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Tag Wiki 'Panache'.

Panache () is a word of French origin that carries the connotation of flamboyant manner and reckless courage, derived from the helmet-plume worn by in the Early Modern period.

(2023). 9780261102750, Grafton (HarperCollins).

The literal translation is a , such as is worn on a hat or a helmet; the reference is to King Henry IV of France (13 December 1553 – 14 May 1610), a pleasure-loving and cynical military leader, famed for wearing a striking white plume in his helmet and for his : "Follow my white plume!" (French: "Ralliez-vous à mon panache blanc!").

Cyrano de Bergerac
The of panache and the reason for its establishment as a virtue are found in 's depiction of Cyrano de Bergerac, in his 1897 play of that name. Prior to Rostand, panache was not necessarily a good thing and was seen by some as a suspect quality.

Panache is referred to explicitly at two points in the play but is implicit throughout: Cyrano's challenges to Montfleury, Valvert, and, at one point, the whole audience at the theatre (Act I), and his nonchalant surrender of a month's salary to pay for the damages; his duel with a hundred at the Porte de Nesle (Act II), as well as his dismissal of the exploit when talking to Roxane ("I've been much braver since then"); his crossing the Spanish lines daily to deliver Roxane's letters (Act IV); and his leaving his deathbed to keep his appointment with her in Act V.

The explicit references bring in the : first, in Act IV, when sparring with de Guiche over the loss of de Guiche's white sash, he says: "I hardly think King Henry would have doffed his white panache in any danger." A second instance is in Cyrano's last words, which were: "yet there is something still that will always be mine, and when I go to God's presence, there I will doff it and sweep the heavenly pavement with a gesture: something I'll take unstained out of this world... my panache."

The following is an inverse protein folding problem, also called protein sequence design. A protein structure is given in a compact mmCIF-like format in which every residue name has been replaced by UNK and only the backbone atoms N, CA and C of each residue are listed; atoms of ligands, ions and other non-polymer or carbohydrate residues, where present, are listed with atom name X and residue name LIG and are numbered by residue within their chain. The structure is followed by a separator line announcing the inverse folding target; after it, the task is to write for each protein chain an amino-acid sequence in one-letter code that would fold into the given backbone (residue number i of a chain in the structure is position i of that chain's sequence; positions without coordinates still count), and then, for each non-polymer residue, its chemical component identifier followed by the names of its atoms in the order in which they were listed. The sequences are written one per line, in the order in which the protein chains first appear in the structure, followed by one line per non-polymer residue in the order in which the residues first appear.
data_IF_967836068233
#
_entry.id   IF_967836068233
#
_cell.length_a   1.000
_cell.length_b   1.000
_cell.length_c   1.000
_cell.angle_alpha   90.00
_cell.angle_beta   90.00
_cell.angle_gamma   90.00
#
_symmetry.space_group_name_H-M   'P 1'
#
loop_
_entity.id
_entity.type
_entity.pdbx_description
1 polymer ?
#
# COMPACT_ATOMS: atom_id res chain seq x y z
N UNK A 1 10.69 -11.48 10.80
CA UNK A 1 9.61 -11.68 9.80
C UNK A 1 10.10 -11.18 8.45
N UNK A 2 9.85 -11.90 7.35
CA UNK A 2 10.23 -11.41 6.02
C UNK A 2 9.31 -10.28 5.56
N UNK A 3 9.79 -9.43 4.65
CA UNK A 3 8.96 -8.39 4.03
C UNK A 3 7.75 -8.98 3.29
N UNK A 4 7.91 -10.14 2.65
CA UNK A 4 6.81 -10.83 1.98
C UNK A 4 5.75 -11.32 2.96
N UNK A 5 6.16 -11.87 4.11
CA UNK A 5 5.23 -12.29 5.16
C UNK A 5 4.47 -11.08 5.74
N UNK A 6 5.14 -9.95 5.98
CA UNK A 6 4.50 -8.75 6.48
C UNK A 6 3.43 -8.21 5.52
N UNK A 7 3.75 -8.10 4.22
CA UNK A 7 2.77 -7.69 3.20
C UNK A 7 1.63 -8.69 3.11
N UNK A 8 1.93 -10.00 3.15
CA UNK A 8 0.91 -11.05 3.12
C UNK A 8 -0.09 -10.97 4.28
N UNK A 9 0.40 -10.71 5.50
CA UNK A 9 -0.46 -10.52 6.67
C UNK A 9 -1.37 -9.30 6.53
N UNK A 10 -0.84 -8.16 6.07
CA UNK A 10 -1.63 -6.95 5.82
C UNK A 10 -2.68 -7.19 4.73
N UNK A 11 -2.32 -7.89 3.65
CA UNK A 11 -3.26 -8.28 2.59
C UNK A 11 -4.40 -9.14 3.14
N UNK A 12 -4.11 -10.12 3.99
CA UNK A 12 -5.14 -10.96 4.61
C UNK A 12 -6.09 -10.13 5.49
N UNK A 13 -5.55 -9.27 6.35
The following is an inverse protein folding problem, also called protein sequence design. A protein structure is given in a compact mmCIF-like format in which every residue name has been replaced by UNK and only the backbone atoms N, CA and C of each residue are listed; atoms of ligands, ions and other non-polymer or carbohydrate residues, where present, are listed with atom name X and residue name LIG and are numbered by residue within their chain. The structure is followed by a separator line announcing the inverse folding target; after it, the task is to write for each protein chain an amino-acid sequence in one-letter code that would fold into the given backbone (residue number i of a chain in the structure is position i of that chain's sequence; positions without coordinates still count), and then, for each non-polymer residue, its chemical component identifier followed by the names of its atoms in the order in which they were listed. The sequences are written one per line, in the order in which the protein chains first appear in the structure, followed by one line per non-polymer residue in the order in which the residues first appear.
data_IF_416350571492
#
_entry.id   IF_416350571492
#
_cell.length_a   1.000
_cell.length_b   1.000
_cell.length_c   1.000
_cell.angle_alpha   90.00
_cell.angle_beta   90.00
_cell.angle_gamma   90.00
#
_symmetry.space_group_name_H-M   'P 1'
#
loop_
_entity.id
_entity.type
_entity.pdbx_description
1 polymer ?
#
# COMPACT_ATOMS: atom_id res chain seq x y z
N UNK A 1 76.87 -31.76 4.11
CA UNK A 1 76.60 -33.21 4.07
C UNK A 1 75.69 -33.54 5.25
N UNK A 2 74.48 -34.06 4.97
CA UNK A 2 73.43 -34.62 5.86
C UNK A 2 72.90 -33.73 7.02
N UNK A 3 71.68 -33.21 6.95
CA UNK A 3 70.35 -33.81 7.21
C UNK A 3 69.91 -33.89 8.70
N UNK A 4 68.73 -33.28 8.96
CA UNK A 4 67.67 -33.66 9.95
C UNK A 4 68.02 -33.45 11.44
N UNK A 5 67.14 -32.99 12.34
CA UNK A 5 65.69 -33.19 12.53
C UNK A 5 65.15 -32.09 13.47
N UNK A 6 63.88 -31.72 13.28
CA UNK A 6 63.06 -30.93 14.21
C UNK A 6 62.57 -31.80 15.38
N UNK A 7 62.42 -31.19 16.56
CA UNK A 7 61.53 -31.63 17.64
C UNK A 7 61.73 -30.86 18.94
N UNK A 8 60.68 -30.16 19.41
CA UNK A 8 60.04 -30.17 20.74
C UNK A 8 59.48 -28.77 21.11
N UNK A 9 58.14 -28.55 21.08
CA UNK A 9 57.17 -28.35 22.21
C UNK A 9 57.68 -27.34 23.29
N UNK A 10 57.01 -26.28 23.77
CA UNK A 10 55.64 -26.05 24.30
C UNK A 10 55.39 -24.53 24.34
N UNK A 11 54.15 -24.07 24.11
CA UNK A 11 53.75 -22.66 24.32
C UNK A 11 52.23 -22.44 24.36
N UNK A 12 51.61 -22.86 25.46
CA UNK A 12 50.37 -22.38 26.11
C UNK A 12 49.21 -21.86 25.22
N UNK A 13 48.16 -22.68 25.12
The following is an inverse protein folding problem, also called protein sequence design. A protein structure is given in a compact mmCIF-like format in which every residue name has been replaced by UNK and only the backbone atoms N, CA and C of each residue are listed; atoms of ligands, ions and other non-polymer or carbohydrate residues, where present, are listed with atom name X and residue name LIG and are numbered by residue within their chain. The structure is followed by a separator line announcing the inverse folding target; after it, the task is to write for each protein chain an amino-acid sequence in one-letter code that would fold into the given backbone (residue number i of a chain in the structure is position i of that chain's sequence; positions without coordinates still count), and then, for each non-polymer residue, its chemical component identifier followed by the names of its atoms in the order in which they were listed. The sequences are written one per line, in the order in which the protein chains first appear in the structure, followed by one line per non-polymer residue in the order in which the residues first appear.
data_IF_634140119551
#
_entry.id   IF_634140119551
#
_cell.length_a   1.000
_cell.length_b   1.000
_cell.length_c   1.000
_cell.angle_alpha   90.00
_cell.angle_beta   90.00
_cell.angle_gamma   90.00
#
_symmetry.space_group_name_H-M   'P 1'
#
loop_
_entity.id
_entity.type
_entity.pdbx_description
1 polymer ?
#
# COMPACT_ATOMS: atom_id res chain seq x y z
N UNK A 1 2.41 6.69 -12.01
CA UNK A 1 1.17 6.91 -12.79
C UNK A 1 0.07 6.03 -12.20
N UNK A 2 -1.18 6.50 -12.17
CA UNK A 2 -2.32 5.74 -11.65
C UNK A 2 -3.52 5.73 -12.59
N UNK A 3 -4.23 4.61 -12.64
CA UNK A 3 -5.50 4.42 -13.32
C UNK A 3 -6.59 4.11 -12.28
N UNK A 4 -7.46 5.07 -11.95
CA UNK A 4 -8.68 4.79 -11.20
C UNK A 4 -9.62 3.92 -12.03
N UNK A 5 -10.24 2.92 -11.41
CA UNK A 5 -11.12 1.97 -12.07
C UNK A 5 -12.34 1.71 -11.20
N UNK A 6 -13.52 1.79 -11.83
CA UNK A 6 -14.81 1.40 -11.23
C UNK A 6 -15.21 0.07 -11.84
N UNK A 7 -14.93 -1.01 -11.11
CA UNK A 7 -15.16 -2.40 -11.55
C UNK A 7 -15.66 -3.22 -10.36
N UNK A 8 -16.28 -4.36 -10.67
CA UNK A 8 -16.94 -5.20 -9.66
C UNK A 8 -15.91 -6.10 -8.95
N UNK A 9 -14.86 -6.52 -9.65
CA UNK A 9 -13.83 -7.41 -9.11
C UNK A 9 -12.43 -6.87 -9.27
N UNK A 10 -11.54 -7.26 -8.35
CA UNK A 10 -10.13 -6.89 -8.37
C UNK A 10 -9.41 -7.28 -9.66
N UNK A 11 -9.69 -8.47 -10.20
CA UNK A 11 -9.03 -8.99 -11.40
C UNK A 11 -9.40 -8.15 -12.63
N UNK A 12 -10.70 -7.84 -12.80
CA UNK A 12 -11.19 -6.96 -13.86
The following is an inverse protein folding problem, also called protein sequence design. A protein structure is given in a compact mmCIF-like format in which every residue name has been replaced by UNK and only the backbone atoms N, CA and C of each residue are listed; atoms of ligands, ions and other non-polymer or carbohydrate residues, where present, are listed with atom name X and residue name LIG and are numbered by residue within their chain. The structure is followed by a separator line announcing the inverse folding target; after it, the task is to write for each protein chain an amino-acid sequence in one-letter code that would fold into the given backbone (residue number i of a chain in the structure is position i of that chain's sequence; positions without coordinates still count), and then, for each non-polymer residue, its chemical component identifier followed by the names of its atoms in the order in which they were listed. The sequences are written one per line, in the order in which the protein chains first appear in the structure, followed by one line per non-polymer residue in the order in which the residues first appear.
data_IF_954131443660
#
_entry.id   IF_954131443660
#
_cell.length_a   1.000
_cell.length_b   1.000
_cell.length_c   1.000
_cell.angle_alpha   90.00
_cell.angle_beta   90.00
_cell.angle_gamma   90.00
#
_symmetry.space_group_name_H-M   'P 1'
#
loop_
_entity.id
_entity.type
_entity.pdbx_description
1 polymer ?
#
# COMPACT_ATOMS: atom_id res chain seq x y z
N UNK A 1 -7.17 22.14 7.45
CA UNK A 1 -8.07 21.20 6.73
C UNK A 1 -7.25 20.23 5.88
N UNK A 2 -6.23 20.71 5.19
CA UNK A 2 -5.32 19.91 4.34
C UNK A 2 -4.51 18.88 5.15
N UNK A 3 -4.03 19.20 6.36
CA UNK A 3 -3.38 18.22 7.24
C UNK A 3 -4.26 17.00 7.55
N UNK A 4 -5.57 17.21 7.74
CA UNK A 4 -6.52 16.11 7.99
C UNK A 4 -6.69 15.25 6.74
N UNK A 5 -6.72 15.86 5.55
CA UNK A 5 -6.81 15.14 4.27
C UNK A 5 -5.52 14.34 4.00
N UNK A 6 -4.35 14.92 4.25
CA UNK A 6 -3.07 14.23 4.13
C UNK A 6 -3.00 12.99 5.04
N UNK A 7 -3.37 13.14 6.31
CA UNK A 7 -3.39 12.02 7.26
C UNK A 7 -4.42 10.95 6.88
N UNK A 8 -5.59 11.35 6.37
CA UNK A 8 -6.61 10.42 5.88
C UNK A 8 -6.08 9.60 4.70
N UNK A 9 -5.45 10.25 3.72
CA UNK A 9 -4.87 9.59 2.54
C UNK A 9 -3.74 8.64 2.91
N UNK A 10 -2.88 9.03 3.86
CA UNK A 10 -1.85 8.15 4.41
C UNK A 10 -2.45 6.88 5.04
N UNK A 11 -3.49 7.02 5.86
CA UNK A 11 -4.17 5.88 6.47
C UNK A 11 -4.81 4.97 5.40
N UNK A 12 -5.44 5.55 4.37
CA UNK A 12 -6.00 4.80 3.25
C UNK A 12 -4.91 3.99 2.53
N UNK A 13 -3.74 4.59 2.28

Current use
In , the word panache may also refer to , such as those of a or . The is a tributary of the east bank of the Wetetnagami River flowing into in the La Vallée-de-l'Or Regional County Municipality, in the administrative region of Abitibi-Témiscamingue, in , in . is a lake in the area of ."Blue-green algae detected on Panache". , October 8, 2021. Antlers was the English name of Panache, a 2007 documentary film by Canadian director André-Line Beauparlant.Brendan Kelly, "Celebrating Quebec cinema, Take 25". , February 7, 2007.

In Quentin Tarantino's 2012 film , Dr. King Schultz (played by Christopher Waltz) tells slaveowner Calvin Candie (played by Leonardo DiCaprio) that he wants a Mandingo fighter with "panache". Candie, despite claiming to be a , does not understand what this means. Schultz then describes it as a "sense of showmanship". As referenced earlier, this is a bit of an because the word "panache" did not take this connotation until after Cyrano de Bergerac was published in 1897, and Django is set in 1858.

In 's 2014 film The Grand Budapest Hotel, the main character's ubiquitous perfume is called 'L'air de Panache'.

In season one, episode four of Amazon Studio's "The English", which takes place in 1890, a retelling of an incident 15 years earlier (1875) included dialogue with the word "panache", meaning 'flair'. Which, as noted above, the word did not take this meeting until 1897.

Panache is a that remains in use across English dialects, denoting a style that is confident and flamboyant.

  • Cyrano de Bergerac (Penguin translation by Carol Clark)

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